A Vacation Property in the context of the 1031 exchange industry refers to a piece of real estate that is used primarily for the owner’s personal enjoyment during vacations or holidays. However, to qualify for a 1031 exchange—a provision of the U.S. Internal Revenue Code that allows investors to defer capital gains taxes on the exchange of like-kind properties—the vacation property must also meet certain criteria set by the IRS.
In a 1031 exchange, also known as a like-kind exchange, properties exchanged must be held for productive use in a trade or business or for investment. Therefore, a vacation property would typically have to be rented out and generate income for a significant part of the year to qualify as an investment property rather than just a personal residence. The IRS has specific guidelines about the number of days the property must be rented at fair market value and the number of days the owner can use the property for personal use.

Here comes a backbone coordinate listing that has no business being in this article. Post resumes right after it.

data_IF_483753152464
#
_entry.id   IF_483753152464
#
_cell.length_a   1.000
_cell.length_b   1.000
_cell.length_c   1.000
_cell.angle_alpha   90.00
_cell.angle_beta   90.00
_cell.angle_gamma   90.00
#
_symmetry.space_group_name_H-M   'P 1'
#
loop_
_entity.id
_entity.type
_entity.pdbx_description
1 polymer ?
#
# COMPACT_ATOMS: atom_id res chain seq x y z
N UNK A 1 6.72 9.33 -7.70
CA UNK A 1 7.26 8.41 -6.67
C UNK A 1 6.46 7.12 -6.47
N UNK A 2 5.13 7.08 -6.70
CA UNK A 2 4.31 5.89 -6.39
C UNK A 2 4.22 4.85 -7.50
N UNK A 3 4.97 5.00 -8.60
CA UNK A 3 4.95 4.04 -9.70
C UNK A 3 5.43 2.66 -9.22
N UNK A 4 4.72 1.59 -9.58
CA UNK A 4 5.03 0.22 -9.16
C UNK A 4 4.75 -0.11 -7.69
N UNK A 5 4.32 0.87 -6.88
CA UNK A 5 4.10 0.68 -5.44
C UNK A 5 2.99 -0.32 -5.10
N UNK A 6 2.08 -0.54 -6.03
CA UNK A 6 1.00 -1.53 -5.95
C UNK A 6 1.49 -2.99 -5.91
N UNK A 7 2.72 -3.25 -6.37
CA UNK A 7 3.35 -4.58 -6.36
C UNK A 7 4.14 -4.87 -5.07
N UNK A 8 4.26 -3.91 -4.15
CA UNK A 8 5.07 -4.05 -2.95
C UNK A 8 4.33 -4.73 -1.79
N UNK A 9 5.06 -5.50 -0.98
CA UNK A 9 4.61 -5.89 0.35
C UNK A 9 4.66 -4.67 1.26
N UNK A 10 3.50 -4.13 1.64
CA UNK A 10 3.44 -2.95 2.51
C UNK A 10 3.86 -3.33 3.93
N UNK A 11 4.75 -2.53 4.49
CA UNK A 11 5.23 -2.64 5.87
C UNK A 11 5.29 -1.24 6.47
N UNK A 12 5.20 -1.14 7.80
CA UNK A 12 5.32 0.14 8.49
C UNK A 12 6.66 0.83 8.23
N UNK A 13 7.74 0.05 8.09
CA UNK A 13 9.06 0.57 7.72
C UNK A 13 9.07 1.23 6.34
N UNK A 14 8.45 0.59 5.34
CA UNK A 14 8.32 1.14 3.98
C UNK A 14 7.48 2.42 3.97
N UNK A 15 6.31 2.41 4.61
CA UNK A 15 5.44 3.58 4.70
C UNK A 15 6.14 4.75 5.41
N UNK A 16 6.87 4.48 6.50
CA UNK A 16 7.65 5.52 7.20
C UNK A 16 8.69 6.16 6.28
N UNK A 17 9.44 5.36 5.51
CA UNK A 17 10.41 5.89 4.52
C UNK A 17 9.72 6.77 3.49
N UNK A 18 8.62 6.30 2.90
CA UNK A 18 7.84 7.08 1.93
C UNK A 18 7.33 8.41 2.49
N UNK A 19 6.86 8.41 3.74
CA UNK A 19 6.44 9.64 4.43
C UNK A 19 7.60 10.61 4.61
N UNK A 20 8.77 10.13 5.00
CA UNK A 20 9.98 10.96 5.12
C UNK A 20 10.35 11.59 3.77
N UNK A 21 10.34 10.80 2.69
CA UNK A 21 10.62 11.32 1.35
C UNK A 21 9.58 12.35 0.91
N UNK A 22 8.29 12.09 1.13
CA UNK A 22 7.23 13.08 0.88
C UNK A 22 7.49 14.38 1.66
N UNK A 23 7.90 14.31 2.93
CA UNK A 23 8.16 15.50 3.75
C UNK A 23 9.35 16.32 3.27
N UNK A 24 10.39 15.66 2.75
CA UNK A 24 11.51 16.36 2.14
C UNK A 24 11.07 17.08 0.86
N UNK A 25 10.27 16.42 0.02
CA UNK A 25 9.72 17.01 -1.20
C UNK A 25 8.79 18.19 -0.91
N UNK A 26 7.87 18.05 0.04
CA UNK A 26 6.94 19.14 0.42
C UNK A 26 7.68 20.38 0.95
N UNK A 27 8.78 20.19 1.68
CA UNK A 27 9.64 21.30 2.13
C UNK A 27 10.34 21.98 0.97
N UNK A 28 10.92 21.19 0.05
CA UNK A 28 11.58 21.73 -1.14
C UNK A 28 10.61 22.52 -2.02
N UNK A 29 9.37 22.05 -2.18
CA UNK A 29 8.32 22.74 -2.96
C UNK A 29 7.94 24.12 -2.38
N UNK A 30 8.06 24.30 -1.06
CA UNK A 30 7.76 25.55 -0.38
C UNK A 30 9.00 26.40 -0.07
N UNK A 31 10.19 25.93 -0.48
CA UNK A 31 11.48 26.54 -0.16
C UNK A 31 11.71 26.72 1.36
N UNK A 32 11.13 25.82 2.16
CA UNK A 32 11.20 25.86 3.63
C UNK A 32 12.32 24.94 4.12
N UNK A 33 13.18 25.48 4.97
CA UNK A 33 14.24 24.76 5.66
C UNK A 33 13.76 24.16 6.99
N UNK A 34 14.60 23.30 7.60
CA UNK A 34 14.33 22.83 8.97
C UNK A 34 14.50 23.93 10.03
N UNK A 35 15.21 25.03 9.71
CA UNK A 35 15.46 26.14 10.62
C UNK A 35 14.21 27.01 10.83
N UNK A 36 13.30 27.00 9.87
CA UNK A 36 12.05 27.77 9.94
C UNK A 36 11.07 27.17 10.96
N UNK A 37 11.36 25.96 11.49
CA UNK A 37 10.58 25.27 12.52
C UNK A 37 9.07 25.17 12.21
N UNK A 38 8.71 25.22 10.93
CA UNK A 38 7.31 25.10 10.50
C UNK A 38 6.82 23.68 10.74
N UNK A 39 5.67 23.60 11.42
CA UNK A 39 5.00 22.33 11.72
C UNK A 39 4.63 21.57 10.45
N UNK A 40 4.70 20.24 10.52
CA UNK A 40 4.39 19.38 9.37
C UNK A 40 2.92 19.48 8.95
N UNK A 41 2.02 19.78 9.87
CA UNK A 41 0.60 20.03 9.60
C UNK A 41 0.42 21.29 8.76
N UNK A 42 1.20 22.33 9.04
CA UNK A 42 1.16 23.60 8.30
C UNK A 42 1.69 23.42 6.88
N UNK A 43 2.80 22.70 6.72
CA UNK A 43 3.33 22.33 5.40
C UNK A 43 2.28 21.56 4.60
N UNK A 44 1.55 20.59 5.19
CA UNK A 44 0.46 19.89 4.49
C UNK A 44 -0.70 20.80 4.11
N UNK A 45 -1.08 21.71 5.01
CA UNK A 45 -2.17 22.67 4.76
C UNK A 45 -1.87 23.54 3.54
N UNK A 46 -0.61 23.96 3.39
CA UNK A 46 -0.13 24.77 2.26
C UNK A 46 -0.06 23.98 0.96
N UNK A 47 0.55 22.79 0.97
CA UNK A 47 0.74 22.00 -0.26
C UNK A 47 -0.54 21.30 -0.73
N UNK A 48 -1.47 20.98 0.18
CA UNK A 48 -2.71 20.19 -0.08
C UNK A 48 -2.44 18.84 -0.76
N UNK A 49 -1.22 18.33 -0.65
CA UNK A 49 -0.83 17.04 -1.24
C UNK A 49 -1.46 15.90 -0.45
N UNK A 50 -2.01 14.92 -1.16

For instance, the IRS may require that the vacation home be rented out for a minimum of 14 days per year and that the owner’s personal use of the home not exceed 14 days per year or 10% of the number of days during the 12-month period that the home is rented at fair market rental, whichever is greater. These rules ensure that the property is indeed an investment property and eligible for 1031 exchange treatment.
The IRS has issued Revenue Procedure 2008-16 which provides safe harbor conditions under which a vacation property may qualify for a 1031 exchange. This means that if the property owner meets the conditions set out in this revenue procedure, the IRS will not challenge the qualification of the property as eligible for a 1031 exchange on the basis of being held for personal use.
It is important for property owners to consult with tax professionals or advisors who specialize in real estate investments and 1031 exchanges to ensure compliance with the rules and to structure the transaction properly.